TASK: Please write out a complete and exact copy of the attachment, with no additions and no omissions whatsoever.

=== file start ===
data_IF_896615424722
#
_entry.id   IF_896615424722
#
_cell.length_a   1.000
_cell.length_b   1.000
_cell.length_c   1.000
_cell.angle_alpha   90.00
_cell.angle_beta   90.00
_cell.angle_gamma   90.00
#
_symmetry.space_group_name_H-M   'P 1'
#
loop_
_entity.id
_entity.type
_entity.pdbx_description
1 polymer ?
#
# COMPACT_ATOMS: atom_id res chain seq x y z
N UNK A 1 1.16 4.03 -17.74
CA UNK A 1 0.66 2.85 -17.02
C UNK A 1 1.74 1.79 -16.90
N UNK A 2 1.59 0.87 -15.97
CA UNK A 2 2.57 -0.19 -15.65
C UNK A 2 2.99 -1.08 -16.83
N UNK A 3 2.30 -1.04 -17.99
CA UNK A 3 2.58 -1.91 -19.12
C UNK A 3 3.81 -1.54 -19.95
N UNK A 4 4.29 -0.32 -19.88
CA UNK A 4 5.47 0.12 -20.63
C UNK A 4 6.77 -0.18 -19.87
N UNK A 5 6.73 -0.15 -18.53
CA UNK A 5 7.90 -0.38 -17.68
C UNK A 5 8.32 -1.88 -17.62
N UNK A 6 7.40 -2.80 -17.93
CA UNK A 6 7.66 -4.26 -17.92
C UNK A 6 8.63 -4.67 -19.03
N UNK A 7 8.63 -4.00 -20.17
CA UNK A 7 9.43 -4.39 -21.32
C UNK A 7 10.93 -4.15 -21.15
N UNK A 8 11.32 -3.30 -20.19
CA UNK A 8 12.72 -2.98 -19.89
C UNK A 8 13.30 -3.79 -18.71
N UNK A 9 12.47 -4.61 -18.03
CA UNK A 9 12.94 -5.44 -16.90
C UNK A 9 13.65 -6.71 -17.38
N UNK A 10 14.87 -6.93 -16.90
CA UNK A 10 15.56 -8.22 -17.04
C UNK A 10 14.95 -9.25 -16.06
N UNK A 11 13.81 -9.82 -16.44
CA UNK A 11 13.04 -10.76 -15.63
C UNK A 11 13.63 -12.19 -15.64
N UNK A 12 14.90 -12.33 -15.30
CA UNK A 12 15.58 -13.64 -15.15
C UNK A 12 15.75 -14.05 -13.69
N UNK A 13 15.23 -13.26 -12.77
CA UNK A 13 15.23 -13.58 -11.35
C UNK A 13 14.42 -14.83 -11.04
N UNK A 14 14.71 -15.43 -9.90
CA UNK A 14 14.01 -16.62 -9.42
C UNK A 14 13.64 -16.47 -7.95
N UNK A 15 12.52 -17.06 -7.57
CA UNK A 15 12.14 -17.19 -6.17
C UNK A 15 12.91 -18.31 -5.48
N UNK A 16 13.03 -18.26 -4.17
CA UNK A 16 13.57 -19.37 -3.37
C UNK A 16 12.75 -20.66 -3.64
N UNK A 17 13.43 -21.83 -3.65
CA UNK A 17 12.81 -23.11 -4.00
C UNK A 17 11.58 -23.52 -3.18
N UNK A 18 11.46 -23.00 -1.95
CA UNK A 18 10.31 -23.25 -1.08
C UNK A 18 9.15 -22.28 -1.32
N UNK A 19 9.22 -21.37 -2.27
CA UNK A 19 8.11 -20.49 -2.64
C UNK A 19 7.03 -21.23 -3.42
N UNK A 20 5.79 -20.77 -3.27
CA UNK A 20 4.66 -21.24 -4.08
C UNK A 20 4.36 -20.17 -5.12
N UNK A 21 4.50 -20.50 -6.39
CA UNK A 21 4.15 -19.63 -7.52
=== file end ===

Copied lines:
data_IF_896615424722
#
_entry.id   IF_896615424722
#
_cell.length_a   1.000
_cell.length_b   1.000
_cell.length_c   1.000
_cell.angle_alpha   90.00
_cell.angle_beta   90.00
_cell.angle_gamma   90.00
#
_symmetry.space_group_name_H-M   'P 1'
#
loop_
_entity.id
_entity.type
_entity.pdbx_description
1 polymer ?
#
# COMPACT_ATOMS: atom_id res chain seq x y z
N UNK A 1 1.16 4.03 -17.74
CA UNK A 1 0.66 2.85 -17.02
C UNK A 1 1.74 1.79 -16.90
N UNK A 2 1.59 0.87 -15.97
CA UNK A 2 2.57 -0.19 -15.65
C UNK A 2 2.99 -1.08 -16.83
N UNK A 3 2.30 -1.04 -17.99
CA UNK A 3 2.58 -1.91 -19.12
C UNK A 3 3.81 -1.54 -19.95
N UNK A 4 4.29 -0.32 -19.88
CA UNK A 4 5.47 0.12 -20.63
C UNK A 4 6.77 -0.18 -19.87
N UNK A 5 6.73 -0.15 -18.53
CA UNK A 5 7.90 -0.38 -17.68
C UNK A 5 8.32 -1.88 -17.62
N UNK A 6 7.40 -2.80 -17.93
CA UNK A 6 7.66 -4.26 -17.92
C UNK A 6 8.63 -4.67 -19.03
N UNK A 7 8.63 -4.00 -20.17
CA UNK A 7 9.43 -4.39 -21.32
C UNK A 7 10.93 -4.15 -21.15
N UNK A 8 11.32 -3.30 -20.19
CA UNK A 8 12.72 -2.98 -19.89
C UNK A 8 13.30 -3.79 -18.71
N UNK A 9 12.47 -4.61 -18.03
CA UNK A 9 12.94 -5.44 -16.90
C UNK A 9 13.65 -6.71 -17.38
N UNK A 10 14.87 -6.93 -16.90
CA UNK A 10 15.56 -8.22 -17.04
C UNK A 10 14.95 -9.25 -16.06
N UNK A 11 13.81 -9.82 -16.44
CA UNK A 11 13.04 -10.76 -15.63
C UNK A 11 13.63 -12.19 -15.64
N UNK A 12 14.90 -12.33 -15.30
CA UNK A 12 15.58 -13.64 -15.15
C UNK A 12 15.75 -14.05 -13.69
N UNK A 13 15.23 -13.26 -12.77
CA UNK A 13 15.23 -13.58 -11.35
C UNK A 13 14.42 -14.83 -11.04
N UNK A 14 14.71 -15.43 -9.90
CA UNK A 14 14.01 -16.62 -9.42
C UNK A 14 13.64 -16.47 -7.95
N UNK A 15 12.52 -17.06 -7.57
CA UNK A 15 12.14 -17.19 -6.17
C UNK A 15 12.91 -18.31 -5.48
N UNK A 16 13.03 -18.26 -4.17
CA UNK A 16 13.57 -19.37 -3.37
C UNK A 16 12.75 -20.66 -3.64
N UNK A 17 13.43 -21.83 -3.65
CA UNK A 17 12.81 -23.11 -4.00
C UNK A 17 11.58 -23.52 -3.18
N UNK A 18 11.46 -23.00 -1.95
CA UNK A 18 10.31 -23.25 -1.08
C UNK A 18 9.15 -22.28 -1.32
N UNK A 19 9.22 -21.37 -2.27
CA UNK A 19 8.11 -20.49 -2.64
C UNK A 19 7.03 -21.23 -3.42
N UNK A 20 5.79 -20.77 -3.27
CA UNK A 20 4.66 -21.24 -4.08
C UNK A 20 4.36 -20.17 -5.12
N UNK A 21 4.50 -20.50 -6.39
CA UNK A 21 4.15 -19.63 -7.52